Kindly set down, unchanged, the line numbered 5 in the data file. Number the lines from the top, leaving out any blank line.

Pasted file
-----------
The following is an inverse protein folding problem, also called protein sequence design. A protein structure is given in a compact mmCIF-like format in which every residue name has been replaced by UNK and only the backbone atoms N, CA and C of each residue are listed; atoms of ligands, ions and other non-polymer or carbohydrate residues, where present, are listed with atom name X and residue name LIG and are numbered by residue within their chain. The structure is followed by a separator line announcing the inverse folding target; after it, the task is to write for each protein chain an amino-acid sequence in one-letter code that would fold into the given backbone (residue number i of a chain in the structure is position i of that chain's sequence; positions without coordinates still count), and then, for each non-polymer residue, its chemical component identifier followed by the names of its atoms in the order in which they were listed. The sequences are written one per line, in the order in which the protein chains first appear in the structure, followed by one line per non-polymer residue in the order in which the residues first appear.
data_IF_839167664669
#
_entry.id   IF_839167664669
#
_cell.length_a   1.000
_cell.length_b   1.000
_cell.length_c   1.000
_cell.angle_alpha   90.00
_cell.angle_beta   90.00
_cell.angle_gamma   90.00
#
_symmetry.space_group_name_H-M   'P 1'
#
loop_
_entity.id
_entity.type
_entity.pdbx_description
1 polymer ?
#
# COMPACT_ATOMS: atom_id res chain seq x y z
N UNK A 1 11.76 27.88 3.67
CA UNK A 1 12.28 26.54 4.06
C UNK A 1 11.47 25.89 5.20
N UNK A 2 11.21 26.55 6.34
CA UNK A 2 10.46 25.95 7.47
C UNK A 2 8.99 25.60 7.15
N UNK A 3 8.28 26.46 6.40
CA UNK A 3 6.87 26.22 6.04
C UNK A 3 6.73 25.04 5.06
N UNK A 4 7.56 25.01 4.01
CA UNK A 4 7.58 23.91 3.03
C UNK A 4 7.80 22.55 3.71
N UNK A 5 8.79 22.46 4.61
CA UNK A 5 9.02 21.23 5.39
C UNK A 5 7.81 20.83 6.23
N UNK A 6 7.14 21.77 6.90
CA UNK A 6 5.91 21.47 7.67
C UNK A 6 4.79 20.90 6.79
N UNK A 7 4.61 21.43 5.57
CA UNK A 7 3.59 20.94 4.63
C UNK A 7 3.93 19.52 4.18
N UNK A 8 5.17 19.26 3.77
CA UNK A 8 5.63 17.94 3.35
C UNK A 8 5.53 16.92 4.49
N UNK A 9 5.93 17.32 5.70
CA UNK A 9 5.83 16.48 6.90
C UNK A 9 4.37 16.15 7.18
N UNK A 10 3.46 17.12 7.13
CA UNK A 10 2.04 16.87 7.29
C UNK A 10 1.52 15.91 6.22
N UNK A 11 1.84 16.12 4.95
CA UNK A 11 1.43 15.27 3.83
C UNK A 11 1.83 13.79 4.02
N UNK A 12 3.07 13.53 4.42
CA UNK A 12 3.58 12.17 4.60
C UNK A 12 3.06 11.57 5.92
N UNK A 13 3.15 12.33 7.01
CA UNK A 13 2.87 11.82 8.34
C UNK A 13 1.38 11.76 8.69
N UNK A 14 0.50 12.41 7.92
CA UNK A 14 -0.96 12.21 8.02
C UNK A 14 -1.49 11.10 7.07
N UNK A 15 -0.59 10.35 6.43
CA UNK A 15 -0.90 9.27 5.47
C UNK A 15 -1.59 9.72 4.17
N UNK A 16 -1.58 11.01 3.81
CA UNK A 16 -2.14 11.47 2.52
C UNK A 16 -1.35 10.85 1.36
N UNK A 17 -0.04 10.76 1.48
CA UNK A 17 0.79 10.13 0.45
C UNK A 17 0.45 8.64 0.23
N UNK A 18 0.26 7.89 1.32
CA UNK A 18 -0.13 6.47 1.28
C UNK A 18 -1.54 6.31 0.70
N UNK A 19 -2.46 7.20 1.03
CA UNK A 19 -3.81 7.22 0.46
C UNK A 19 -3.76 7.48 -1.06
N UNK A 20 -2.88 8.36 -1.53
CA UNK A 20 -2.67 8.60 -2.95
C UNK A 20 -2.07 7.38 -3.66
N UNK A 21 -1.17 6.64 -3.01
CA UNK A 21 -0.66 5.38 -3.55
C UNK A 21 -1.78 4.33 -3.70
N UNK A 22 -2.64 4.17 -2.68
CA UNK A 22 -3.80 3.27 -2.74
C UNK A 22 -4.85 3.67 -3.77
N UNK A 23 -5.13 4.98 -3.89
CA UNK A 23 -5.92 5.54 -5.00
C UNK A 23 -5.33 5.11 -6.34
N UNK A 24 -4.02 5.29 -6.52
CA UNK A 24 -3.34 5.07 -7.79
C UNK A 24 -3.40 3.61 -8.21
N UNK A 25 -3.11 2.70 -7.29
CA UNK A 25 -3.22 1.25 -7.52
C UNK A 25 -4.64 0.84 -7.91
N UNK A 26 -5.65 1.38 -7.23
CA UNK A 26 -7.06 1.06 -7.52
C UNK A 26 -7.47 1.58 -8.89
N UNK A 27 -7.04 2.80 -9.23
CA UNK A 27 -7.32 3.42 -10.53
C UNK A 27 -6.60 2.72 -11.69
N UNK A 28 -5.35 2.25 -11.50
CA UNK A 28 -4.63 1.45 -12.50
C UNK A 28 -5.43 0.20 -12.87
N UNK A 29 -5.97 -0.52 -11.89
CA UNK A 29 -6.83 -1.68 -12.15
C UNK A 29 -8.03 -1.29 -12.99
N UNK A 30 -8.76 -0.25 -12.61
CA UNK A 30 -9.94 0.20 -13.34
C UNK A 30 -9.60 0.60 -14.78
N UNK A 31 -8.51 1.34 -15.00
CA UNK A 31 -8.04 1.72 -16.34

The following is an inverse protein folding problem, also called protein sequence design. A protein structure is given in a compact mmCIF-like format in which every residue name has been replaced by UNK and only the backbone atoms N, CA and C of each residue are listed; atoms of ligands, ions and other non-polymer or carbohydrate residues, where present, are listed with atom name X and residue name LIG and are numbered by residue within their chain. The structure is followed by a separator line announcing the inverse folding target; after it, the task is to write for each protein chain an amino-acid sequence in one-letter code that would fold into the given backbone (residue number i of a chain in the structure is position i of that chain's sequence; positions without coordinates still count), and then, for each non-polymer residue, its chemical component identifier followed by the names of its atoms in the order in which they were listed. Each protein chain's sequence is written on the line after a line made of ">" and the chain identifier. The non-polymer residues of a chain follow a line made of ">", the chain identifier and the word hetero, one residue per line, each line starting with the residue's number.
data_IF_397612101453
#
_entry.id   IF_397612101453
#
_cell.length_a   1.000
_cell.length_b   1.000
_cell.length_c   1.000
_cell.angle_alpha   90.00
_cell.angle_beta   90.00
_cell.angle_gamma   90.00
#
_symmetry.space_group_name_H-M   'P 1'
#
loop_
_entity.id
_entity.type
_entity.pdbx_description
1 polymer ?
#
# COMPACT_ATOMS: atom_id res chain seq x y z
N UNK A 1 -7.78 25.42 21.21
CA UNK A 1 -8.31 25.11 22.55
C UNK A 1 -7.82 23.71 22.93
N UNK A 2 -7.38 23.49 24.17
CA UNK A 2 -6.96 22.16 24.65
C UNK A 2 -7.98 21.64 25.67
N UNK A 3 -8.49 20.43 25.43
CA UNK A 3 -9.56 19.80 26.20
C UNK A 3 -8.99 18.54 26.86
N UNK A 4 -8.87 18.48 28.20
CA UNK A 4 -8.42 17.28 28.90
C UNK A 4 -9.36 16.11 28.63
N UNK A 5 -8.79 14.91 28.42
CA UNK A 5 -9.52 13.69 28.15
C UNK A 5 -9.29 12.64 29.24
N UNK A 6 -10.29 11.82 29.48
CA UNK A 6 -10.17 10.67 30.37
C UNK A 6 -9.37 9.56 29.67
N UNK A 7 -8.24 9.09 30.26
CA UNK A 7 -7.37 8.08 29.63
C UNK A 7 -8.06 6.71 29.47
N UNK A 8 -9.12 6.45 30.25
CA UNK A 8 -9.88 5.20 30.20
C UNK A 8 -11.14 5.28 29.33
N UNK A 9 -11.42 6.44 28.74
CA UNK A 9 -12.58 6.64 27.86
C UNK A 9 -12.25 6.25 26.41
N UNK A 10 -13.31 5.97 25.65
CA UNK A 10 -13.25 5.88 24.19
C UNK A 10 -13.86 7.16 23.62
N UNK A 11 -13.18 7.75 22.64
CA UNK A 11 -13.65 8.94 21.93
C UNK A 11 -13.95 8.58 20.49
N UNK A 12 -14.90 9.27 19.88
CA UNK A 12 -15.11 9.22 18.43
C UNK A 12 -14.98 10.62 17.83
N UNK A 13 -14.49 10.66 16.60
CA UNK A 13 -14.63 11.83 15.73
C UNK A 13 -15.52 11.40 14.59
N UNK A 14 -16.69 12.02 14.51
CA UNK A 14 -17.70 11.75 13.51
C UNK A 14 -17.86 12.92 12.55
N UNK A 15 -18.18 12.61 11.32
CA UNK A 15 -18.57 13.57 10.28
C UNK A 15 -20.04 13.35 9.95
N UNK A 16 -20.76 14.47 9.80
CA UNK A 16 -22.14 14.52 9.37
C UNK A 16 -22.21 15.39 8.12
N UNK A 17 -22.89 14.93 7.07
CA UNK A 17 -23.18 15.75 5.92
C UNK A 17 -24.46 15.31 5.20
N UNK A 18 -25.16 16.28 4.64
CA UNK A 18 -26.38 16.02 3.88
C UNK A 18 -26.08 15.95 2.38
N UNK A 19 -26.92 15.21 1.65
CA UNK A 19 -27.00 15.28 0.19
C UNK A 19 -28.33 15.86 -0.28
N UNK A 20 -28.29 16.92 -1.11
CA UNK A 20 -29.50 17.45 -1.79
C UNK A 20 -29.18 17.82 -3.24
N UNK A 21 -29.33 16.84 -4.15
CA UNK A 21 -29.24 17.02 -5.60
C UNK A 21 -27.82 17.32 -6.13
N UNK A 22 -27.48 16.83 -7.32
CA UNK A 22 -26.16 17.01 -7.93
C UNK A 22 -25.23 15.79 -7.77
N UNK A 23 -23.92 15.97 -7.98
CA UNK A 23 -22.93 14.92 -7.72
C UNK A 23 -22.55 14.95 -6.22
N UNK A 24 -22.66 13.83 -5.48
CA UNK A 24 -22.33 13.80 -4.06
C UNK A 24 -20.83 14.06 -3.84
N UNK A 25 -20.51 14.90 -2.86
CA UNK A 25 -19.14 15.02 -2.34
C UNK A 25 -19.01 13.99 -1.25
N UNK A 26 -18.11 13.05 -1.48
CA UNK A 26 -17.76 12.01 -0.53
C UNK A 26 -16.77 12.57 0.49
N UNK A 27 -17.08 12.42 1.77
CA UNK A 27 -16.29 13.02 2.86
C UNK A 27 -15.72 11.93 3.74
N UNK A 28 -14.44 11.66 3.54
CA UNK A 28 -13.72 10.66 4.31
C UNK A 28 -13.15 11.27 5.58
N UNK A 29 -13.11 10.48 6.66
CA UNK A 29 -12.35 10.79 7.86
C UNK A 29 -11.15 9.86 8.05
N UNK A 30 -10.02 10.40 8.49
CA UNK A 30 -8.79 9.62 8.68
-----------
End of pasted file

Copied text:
#